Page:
I loved the book, but do not recommend the audiobook. I had to keep fiddling with the volume knob in my car. My car volume only goes up to 50, and I had to switch it between 25-40 at various times in the narrative. Some of the female voices were grating and very, very loud. Then Bernadette's husband would speak and the voice would be so low that I would have to turn it up. While I admire the narrator's different voices, I think the producers could have improved the volume before final production.

Friday, February 1, 2013

2013 Printz Award Committee Experience

Those ladies below were in constant contact with me over the past year. Why? Because we served on the 2013 Printz Award Committee for the Young Adult Library Services Association, a division of the American Library Association.
Back row: Sharon Rawlins, Francisca Goldsmith, me, Krista McKenzie, Sarah Bean -Thompson, Assitant Laurie Bartz
Front row: Meghan Cirrito, Louise Brueggemann, Chair Sharon Grover
Not Pictured: Lexi Henshel , Booklist Consultant Dan Kraus

This committee has been a dream of mine since I learned about it back in library school at its creation in 2002. What? An award given to the best darn books in young adult literature? Let me at it!  

I've been reading young adult books since I was a young adult. In the late 1980's, I was lucky to see a shelf of teen titles at the Waldenbooks in my local mall, but at least I had a mother who bought "good" young adult books for her high school library. So even though my high school library was full of Michener and adult historical romances, I was able to get my hands on the good stuff. 

So, what's the purpose of the Printz and why was I so excited to be selected to serve on the committee? Because it's the top committee of YALSA's book awards--it's the Newbery of middle grade lit and the Caldecott of picture books. It's the one that people will be talking about--adults and young adults. It's an award that causes a book like The White Bicycle to jump from #896,262 on the Amazon sales list before the awards ceremony to #1,471 on the day after the ceremony. This award is important to school libraries and public libraries--it guides our purchasing and helps us shape our collection. Sure, we have the "popular" books like vampire romances and sports biographies, but this award assures us that we have books for our teen (and adult) readers who love a challenge. 

In this year's case, readers of In Darkness will be horrified at the brutal setting of the slums of Haiti, but incredibly moved by the gifted intertwining of historical fiction and contemporary ghetto. Honor winner The White Bicycle is a sweet tale of a 19-year-old with Asperger's Syndrome trying to become more independent. The simple narrative is more complicated than you may think on first read. Code Name Verity needs no introduction--it's a kick-ass World War II spine-tingler with female spies, friendship, and an ending that will make you cry. Dodger is a Dickensian tale of a street rat turned hero--think Aladdin without the Disney.    Aristotle and Dante Discover the Meaning of the Universe is a poetic tale of self-discovery for two Hispanic teens. This book is so awesome that it also won the Stonewall Book Award and the Pura Belpre Award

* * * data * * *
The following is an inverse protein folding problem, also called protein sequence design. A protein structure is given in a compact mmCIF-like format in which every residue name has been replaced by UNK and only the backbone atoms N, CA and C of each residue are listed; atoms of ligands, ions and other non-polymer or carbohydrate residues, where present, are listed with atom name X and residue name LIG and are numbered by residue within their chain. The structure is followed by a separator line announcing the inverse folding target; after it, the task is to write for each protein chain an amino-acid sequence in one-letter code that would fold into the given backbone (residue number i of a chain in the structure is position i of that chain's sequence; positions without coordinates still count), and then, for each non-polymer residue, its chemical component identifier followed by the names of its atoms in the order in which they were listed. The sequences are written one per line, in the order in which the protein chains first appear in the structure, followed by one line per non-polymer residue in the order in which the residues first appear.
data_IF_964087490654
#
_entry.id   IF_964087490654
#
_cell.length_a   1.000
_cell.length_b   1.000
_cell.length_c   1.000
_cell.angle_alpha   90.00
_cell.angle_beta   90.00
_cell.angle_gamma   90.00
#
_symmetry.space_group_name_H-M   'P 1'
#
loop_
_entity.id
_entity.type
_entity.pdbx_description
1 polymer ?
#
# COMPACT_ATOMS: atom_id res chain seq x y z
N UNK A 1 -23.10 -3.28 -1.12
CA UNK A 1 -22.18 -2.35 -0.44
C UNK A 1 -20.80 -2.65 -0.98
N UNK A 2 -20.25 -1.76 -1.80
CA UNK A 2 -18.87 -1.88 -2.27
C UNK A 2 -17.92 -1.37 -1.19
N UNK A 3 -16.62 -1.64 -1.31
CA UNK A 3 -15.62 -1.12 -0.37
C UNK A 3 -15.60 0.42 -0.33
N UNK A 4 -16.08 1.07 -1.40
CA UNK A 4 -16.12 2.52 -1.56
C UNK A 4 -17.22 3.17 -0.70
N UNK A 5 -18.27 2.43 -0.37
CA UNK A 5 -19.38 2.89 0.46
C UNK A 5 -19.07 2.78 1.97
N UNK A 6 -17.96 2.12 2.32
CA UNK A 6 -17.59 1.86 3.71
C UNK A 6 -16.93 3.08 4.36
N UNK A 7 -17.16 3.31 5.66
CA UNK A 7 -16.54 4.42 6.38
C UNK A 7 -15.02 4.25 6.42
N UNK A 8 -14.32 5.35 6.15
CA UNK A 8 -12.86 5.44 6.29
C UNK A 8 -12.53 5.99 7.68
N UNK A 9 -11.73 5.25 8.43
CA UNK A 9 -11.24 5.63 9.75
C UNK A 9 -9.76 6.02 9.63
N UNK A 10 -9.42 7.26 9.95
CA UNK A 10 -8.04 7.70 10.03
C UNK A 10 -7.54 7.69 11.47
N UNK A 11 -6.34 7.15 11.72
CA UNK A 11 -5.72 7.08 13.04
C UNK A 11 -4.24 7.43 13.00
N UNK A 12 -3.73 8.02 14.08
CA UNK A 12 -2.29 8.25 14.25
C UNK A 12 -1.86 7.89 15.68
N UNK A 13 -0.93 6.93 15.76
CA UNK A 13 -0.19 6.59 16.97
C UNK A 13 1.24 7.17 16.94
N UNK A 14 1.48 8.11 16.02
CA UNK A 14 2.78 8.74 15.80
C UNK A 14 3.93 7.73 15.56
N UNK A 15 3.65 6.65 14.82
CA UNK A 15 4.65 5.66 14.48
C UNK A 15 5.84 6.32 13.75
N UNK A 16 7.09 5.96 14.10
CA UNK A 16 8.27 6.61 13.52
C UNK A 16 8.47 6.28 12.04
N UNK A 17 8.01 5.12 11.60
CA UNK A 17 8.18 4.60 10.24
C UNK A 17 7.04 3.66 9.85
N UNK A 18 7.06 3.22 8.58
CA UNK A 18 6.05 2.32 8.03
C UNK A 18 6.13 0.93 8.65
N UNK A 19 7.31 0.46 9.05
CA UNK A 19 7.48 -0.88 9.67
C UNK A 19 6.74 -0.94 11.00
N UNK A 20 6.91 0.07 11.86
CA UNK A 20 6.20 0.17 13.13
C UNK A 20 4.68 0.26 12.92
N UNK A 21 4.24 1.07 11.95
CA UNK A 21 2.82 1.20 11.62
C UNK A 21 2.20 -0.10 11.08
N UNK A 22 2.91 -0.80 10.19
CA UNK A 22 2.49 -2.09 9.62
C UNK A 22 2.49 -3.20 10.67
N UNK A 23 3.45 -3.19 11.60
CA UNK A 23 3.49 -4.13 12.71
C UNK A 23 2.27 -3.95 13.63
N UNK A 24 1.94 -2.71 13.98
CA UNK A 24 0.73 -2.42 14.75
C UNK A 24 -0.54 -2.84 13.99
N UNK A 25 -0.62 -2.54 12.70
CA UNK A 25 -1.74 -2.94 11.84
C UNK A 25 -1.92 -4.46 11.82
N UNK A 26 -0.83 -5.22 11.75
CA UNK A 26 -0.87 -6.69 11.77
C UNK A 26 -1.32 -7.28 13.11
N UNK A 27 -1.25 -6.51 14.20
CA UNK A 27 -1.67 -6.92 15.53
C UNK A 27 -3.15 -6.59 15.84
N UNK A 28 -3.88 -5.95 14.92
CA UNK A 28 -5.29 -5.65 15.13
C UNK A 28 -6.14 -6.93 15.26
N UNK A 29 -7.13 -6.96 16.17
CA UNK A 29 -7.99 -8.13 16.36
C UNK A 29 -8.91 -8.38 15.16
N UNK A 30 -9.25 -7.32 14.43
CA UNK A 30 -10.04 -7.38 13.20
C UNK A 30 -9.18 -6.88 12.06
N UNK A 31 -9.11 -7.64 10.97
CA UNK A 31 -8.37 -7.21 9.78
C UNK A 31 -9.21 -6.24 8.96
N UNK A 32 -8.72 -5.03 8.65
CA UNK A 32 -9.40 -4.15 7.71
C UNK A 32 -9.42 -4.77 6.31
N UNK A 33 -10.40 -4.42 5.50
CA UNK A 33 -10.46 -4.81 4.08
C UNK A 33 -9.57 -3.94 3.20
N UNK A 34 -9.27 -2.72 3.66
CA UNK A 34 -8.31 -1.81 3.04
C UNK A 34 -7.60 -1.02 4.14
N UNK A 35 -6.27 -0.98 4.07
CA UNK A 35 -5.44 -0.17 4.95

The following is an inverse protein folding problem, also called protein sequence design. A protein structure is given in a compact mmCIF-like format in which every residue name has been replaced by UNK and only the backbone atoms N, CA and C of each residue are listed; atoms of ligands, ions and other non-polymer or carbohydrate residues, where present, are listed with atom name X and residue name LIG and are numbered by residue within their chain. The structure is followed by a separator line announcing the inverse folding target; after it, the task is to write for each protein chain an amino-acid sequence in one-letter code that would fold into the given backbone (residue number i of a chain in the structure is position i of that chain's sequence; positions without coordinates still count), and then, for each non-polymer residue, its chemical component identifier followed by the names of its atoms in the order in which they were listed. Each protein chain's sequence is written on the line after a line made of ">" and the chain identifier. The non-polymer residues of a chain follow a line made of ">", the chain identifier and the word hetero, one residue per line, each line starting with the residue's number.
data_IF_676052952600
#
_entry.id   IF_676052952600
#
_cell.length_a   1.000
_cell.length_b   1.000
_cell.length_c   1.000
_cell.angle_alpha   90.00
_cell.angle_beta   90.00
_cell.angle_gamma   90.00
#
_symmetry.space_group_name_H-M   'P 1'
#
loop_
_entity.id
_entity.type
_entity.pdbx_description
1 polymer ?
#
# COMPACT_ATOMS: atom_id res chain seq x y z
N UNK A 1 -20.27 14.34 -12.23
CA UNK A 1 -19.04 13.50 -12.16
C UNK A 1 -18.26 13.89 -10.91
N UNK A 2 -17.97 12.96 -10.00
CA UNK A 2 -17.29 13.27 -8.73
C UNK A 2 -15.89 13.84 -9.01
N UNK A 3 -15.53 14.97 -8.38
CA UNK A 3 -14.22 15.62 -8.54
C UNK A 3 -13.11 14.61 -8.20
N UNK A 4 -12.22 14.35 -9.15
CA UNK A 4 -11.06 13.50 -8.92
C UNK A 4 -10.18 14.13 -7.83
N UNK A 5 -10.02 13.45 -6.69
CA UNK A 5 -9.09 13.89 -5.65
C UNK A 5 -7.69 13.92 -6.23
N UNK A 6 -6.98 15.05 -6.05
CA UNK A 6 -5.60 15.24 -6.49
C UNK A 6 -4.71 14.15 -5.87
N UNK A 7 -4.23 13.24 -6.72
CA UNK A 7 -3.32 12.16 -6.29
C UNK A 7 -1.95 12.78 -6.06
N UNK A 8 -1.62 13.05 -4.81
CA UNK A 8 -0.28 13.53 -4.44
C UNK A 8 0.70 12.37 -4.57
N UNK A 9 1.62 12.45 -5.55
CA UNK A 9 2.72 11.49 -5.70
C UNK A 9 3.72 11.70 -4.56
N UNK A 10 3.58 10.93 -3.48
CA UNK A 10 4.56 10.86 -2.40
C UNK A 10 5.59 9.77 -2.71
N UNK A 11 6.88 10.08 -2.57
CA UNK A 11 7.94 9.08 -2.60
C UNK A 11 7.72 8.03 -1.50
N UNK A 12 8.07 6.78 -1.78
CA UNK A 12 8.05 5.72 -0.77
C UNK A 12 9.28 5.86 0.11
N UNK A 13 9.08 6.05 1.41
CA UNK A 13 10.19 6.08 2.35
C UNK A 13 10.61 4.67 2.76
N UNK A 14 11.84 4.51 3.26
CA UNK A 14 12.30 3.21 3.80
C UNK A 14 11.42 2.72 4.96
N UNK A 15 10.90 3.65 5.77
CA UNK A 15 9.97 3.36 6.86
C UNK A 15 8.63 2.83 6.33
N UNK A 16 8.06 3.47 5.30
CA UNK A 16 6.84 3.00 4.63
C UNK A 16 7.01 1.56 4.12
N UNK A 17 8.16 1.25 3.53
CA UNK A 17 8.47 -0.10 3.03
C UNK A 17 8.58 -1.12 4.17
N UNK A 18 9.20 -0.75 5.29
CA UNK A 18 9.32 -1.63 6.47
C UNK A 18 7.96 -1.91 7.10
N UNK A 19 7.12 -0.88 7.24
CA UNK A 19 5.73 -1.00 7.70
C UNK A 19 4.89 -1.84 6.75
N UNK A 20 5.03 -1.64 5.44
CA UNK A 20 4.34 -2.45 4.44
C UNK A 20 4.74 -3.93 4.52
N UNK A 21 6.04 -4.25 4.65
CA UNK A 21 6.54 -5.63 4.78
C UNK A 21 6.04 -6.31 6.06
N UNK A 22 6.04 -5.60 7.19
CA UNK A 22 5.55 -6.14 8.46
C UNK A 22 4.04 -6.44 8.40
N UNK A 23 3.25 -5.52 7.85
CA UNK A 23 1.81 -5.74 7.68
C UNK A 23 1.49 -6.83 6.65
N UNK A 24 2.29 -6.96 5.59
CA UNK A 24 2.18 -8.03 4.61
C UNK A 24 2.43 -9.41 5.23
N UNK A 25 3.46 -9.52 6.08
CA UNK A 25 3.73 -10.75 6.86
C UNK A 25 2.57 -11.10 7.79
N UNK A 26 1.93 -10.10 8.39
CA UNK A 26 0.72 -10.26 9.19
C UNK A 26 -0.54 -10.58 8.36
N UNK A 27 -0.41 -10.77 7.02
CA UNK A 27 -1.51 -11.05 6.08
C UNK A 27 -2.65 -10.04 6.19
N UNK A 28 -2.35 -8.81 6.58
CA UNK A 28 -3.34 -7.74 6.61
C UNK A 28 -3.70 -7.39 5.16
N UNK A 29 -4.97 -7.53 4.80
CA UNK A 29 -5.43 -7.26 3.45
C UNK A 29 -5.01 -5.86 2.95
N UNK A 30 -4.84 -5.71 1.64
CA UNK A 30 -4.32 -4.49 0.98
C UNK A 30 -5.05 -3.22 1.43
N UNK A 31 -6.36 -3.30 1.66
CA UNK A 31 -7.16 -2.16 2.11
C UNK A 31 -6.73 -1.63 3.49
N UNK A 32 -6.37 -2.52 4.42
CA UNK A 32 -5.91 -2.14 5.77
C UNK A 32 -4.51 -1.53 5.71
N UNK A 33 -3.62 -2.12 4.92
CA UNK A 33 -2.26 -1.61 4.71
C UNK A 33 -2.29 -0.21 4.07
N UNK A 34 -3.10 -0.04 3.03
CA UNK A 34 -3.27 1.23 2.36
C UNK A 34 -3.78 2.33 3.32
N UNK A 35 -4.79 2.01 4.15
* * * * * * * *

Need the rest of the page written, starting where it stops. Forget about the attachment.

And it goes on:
The Printz committee members aren't allowed to discuss what other books we looked at or what led us to create the list described above.  The paragraph above doesn't explain why the books won the award--it's just my descriptions of the books.   This year I read hundreds of books and hundreds of parts of books. For the first time since college, I read a novel with a critical eye--noting passages, quotes, and questions that I had as reading. I read books and re-read books. It was a lot of work, but so, so worth it. I feel like I'm going to have a difficult time turning off the "Printz critical eye" as I go back to just reading adult and young adult books for fun.  

There's been a lot of discussion this year about whether Printz should have teen appeal as a factor in its charge.  The word "popular isn't listed in the charge, but the term "literary merit" is.  That, my friends, is the whole purpose of the Printz Award.  There are plenty of other lists out there like Best Fiction for YAs, Popular Paperbacks for YA, etc., that help people find good, popular books for teens.  But the Printz is one-of-a-kind. You might not love some of the Printz books, but, if you read them, you'll have plenty to discuss with other readers. And that's the whole point.  These books should make you feel, think, dream, want--and that's why I'll always read quality young adult literature.